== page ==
The concert went well. The acoustics in that building are splendid. We sang the Vivaldi Gloria and a variety of Christmas songs in arty arrangements. My favorite of the group was “Quelle est cette odeur agreeable,” which you can find here:

http://www.hymnsandcarohttp://www.hymnsandcarolsofchristmas.com/Hymns_and_Carols/NonEnglish/quelle_est_cette_odeur_agreable.htm lsofchristmas.com/Hymns_and_Carols/NonEnglish/quelle_est_cette_odeur_agreable.htm

This is a beautiful tune, and it also has an intriguing set of lyrics. The Penguin Book of Carols says that they will not “insult” us by offering a translation from the French, but I am giving you a link to the French not because I assume that everyone understands French, but because the translations are not good. In the original French, we have a shepherd calling out to his fellow shepherds about an unidentified fragrance that ravishes their senses, a scent beyond the sweetness of all the springtime flowers. Further remarkable sensory experiences occur before they catch on that they are being visited by angels. The translations just don’t say that.

I like it that the song considers what angels would smell like, because I never thought of that myself. There you are on the hillside tending your flock, surrounded I suppose by the scent of sheep and unwashed men, and suddenly there is the smell of angels. Is that not an image to be reckoned with?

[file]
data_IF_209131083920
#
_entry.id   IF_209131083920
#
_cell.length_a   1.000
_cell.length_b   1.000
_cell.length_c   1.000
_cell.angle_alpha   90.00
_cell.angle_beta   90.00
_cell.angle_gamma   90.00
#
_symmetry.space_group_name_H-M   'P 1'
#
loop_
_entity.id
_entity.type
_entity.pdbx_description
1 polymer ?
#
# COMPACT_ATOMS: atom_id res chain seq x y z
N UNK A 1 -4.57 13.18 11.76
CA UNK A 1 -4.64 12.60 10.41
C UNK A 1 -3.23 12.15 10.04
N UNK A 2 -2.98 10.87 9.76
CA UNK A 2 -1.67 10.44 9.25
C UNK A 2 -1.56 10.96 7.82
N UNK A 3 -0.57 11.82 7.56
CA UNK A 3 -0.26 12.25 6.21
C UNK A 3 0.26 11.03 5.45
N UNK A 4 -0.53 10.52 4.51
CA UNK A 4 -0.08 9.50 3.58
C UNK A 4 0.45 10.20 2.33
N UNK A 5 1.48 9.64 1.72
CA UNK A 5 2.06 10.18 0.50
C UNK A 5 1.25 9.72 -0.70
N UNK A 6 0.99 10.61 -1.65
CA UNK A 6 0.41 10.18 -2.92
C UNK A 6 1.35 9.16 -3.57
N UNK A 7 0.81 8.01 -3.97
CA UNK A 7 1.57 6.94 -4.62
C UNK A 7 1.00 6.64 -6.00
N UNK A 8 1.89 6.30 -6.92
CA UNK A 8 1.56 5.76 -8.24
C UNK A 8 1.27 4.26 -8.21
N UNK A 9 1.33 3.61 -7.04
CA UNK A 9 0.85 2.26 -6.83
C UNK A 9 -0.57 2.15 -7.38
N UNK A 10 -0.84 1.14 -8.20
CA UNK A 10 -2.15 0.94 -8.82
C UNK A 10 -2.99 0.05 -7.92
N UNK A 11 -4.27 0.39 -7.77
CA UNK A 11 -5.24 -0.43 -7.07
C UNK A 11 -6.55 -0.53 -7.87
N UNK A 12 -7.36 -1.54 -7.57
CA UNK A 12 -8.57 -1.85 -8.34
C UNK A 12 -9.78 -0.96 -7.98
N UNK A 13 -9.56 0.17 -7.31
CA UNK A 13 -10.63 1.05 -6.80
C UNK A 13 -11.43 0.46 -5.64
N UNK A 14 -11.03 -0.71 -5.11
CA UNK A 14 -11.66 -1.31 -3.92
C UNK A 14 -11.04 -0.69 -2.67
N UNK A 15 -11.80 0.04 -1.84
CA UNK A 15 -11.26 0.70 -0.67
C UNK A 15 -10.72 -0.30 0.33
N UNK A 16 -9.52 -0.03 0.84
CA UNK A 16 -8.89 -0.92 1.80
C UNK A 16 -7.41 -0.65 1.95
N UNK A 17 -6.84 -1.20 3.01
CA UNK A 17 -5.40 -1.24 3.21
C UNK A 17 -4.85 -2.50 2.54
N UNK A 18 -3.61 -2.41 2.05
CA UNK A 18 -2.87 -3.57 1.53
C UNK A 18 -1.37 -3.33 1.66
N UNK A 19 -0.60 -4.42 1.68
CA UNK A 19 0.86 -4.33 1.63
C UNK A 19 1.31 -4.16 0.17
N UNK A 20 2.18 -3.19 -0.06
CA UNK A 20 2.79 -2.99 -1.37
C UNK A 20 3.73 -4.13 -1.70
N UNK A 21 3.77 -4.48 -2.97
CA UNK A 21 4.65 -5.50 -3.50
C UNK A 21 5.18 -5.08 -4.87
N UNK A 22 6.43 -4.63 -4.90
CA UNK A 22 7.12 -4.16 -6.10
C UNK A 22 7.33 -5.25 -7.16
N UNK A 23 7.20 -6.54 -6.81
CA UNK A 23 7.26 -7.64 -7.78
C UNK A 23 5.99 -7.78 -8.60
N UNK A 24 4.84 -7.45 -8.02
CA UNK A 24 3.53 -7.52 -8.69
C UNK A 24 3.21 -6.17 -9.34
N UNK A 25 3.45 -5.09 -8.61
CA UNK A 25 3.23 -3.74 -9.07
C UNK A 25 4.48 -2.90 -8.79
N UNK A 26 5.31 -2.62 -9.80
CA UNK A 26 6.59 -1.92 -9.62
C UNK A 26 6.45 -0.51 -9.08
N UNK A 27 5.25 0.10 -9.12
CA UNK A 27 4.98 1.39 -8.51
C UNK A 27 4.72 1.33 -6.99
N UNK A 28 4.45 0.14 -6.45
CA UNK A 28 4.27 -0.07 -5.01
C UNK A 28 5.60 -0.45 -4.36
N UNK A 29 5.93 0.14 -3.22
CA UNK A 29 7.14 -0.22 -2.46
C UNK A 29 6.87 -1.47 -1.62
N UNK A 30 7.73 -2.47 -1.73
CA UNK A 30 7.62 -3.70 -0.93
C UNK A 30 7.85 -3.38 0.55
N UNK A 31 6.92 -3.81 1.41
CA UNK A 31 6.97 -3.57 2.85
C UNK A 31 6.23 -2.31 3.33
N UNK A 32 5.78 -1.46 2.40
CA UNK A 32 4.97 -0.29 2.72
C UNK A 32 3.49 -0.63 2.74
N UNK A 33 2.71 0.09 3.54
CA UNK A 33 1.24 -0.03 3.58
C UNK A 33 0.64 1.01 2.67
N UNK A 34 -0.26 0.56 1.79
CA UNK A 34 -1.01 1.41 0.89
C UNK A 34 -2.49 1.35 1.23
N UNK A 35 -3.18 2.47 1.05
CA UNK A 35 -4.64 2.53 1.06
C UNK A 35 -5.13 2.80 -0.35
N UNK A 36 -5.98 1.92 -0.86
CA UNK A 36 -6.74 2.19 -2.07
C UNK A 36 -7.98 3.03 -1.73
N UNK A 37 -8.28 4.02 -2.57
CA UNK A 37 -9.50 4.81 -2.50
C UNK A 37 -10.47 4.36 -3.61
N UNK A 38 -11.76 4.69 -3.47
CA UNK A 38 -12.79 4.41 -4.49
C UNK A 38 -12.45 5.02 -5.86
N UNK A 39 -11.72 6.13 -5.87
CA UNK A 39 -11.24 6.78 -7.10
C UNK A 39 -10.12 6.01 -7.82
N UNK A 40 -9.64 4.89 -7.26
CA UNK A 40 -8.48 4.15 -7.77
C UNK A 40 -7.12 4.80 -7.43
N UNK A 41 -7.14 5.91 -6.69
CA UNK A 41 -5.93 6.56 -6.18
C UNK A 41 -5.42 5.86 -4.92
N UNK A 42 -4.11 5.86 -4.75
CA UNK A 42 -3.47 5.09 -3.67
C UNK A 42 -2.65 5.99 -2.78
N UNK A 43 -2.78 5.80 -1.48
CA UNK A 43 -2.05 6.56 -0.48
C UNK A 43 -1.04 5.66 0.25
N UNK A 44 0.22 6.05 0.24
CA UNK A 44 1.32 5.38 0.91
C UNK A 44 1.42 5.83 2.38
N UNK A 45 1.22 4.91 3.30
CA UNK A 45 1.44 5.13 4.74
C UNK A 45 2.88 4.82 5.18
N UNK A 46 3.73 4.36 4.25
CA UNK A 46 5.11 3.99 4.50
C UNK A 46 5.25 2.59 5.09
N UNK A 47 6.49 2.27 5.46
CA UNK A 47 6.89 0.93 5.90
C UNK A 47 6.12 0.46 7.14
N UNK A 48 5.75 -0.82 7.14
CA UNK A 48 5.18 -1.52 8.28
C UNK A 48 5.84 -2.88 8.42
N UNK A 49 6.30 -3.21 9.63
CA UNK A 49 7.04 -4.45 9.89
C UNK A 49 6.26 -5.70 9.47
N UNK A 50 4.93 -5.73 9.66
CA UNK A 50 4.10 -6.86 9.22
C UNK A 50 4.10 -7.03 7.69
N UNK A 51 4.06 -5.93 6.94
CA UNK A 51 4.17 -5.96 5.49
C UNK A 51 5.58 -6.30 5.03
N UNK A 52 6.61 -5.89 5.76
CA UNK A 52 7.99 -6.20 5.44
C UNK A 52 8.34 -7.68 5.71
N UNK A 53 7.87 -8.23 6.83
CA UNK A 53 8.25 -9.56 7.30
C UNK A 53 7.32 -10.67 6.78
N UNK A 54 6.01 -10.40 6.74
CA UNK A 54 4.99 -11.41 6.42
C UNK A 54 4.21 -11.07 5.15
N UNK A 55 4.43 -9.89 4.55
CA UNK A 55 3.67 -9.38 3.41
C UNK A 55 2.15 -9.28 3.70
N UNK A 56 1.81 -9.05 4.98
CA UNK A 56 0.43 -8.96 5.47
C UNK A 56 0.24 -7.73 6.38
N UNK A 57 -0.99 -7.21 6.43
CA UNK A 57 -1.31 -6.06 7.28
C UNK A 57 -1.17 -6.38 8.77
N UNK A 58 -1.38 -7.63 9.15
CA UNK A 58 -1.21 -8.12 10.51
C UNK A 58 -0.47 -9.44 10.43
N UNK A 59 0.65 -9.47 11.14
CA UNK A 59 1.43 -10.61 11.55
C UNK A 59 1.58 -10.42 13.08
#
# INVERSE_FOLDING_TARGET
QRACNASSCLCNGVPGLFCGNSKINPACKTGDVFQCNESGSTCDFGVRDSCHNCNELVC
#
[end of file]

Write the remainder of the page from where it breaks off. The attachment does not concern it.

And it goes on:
Midi files do not give you the same experience as performances, but I hope it will allow you to learn the tune. You can then sing it with your family around the dinner table, or while you drive around, or perhaps with your copains in the dorm. Or bring out your violin and play it for yourself. Or your banjo, for that matter. This is a good tune, and no matter how you approach it, it is going to stay beautiful.

Perhaps you cannot sing in French. You could sing it in translation, of course. However, you might then want to sing it in the form of the drinking song “Fill Every Glass” from John Gay’s Beggar’s Opera. You can hear that sung at this site: http://www.peopleplayuk.org.uk/guided_tours/musicals_tour/first_musicals/default.php

It will also tell you something about John Gay and The Beggar’s Opera, both very interesting topics for those who find music history interesting. I read about John Gay today in a children’s book called Handel, Who Knew What He Liked, which I can recommend to you highly. “Fill every glass, for wine inspires us,” this set of words for this tune exhorts us. Certainly a different subject matter, but still an excellent tune. You know which will best suit the particular plans you have made for this weekend.

I intend to knit this weekend. I skipped the after party last night and came home and knitted, and when I am through here I will clean house, grocery shop, and knit some more. In this way I hope to finish my Christmas knitting in time.

Here is the DNA scarf. Not only are scarves dull to photograph as they progress, but since this is the third DNA scarf I have made this season, and the second cream-colored one, it is especially dull to show pictures of this scarf. On the other hand, I always like to see what other people are knitting, so you might want to see this, too.